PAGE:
Though a complete shift to WFH is not sustainable or feasible in the long run, most companies are adopting a hybrid mode of working. This will give rise to a significant shift in the way workplaces are designed in the future. Short-term solutions include frequent cleaning and air quality maintenance, while long-term solutions will have to include ways to enable hybrid collaborations, strategic relocation of the building’s entry-exit points to avoid bottleneck areas, a rethinking of fingerprint/manual logins, etc.
In future workplace interiors, the inclusion of open areas will be essential, especially in collaborative and communal spaces. Open plans for these spaces will make them more flexible for socially distanced interactions of different sizes. The distance between individual workstations will accommodate the required six-foot spacing, with partitions in between to prevent airborne transmission. Designing new spaces to enable virtual participation is imminent to bridge the gap between employees working from the office and those working remotely. This could mean more screens in conference rooms, pods for smaller collaborations, meeting rooms of different scales, etc.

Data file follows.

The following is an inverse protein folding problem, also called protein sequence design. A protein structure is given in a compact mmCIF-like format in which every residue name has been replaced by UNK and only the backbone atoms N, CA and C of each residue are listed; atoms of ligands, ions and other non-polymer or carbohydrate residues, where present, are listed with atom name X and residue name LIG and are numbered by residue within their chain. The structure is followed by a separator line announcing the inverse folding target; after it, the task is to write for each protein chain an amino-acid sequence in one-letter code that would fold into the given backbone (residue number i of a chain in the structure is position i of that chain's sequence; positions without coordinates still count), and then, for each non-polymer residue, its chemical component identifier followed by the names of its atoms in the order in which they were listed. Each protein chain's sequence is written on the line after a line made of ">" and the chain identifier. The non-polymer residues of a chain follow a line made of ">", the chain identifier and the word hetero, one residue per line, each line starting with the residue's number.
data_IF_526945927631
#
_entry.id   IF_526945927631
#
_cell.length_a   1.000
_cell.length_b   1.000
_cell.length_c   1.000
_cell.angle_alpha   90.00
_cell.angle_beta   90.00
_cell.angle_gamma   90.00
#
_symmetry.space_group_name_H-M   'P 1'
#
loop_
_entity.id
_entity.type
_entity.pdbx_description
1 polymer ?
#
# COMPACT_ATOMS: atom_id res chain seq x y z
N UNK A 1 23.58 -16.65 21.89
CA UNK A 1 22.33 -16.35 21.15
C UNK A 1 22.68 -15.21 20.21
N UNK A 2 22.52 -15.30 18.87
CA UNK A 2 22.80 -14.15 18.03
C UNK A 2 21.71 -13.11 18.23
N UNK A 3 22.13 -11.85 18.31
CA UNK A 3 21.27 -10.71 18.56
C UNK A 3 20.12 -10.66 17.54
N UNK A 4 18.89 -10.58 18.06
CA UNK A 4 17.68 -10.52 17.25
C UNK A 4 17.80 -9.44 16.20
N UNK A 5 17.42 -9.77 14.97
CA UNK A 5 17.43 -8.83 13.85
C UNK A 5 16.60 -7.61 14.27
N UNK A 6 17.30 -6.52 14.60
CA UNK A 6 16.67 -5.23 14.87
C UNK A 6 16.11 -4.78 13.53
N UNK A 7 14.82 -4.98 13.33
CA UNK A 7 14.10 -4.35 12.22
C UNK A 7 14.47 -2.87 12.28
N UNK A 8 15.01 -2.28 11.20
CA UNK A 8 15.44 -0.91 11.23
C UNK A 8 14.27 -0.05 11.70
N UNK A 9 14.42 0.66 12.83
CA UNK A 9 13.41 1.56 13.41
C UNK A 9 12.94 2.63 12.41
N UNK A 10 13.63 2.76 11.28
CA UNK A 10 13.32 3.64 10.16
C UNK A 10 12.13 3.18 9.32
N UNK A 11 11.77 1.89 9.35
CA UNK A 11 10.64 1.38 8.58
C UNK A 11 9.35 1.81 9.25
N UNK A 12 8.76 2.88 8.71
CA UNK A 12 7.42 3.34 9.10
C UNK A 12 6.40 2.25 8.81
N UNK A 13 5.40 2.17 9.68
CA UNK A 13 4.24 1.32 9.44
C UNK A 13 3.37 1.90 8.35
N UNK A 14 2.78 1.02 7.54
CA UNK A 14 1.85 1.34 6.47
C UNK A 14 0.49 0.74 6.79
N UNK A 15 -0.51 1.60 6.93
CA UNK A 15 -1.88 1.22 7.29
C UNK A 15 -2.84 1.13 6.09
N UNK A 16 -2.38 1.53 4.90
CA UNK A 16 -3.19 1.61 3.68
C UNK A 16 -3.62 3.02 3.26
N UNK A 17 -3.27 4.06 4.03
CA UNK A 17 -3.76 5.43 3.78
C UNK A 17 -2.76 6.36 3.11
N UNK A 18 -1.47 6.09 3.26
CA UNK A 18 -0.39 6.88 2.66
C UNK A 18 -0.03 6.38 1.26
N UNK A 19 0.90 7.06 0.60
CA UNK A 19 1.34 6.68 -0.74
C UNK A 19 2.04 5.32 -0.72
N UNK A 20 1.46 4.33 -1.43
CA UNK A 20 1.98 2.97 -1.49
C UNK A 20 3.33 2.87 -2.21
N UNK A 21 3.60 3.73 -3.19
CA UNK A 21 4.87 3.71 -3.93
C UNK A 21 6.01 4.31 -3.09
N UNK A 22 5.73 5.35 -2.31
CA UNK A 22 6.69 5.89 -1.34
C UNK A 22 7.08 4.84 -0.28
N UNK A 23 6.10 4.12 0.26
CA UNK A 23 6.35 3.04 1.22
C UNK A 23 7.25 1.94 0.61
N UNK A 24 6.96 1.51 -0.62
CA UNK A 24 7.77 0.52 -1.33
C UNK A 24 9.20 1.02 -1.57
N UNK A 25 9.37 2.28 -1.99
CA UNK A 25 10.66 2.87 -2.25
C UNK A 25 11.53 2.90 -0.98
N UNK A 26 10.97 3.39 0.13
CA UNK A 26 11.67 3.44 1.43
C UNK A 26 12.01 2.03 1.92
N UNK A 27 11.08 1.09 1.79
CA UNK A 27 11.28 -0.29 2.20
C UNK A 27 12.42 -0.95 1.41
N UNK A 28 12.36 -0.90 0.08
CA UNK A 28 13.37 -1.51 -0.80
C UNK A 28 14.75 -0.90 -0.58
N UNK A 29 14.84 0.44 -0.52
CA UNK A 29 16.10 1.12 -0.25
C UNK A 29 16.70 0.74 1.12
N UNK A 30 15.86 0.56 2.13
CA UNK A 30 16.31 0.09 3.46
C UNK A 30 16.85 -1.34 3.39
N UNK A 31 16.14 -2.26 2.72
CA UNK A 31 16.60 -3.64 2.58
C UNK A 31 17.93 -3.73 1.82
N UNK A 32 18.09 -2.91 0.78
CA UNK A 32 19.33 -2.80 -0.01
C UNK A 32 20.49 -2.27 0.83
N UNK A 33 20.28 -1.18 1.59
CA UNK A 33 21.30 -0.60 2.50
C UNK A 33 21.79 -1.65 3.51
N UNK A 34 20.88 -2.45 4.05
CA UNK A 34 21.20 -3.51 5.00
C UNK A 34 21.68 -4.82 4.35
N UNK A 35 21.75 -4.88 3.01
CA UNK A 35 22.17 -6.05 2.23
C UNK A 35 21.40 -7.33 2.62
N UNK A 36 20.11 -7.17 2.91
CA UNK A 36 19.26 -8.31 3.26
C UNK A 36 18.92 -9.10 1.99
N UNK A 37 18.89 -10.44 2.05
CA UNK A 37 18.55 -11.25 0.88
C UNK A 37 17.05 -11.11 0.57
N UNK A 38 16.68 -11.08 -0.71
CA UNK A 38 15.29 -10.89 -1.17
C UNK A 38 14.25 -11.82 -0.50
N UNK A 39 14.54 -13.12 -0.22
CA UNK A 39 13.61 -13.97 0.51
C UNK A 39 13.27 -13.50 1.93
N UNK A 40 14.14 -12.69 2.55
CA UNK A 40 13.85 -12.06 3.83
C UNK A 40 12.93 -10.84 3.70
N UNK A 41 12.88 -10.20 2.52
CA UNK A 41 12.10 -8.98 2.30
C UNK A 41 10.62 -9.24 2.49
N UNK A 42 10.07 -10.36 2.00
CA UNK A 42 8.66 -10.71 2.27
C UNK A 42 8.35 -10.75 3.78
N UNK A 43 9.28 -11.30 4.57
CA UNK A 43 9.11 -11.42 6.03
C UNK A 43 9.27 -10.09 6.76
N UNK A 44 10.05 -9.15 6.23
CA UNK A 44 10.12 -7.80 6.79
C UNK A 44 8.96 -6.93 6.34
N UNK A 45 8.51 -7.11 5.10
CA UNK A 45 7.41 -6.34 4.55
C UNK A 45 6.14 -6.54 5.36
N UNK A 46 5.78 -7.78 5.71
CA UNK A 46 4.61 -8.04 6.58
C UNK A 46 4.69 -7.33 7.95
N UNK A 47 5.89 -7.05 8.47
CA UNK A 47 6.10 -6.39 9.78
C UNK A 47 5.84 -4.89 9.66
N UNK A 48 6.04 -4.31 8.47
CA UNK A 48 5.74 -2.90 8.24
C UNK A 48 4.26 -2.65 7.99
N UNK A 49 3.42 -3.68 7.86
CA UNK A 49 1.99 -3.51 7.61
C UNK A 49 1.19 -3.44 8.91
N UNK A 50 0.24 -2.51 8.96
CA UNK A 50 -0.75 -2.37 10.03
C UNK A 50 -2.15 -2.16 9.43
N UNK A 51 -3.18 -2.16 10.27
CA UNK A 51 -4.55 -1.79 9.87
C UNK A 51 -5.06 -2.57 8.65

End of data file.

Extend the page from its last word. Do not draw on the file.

Additionally, touch free technology will have to be incorporated into workplace interiors. This could mean more sensor-based automatic doors, mobile credentials instead of passcode or fingerprint scanning to authorise entry, and even smart lighting that automatically turns on when it detects an occupant within a designated space. These touch free technologies will also extend to high-density domiciles. For example, The Atelier
, one of our first domicile projects post-COVID-19, incorporates many touch-free technologies to prevent the spread of pathogens, creating a healthful environment.